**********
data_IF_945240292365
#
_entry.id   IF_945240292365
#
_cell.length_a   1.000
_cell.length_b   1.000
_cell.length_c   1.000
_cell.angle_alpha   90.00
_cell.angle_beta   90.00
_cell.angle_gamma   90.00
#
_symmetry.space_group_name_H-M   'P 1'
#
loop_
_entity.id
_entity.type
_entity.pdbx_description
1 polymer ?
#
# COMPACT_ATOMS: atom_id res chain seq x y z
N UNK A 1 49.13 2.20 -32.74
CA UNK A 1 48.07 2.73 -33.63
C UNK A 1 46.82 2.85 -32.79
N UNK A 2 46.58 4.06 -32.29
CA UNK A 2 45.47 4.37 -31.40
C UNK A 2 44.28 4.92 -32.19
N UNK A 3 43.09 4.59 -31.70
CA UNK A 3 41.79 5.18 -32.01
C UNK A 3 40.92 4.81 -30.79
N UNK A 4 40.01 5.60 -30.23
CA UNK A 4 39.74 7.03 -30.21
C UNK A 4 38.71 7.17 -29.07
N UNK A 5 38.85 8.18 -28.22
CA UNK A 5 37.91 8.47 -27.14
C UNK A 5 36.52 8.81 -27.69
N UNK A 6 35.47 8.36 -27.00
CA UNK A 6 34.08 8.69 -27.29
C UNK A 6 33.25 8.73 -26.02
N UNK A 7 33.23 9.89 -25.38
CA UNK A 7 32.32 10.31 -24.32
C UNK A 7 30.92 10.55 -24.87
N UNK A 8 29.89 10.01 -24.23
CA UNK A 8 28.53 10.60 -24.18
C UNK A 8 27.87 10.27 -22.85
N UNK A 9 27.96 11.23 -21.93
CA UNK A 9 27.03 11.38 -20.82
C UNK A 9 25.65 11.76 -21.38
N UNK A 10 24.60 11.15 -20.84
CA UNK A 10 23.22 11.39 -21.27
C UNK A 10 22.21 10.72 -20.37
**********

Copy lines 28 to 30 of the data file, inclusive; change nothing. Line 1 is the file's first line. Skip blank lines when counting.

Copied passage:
CA UNK A 3 41.79 5.18 -32.01
C UNK A 3 40.92 4.81 -30.79
N UNK A 4 40.01 5.60 -30.23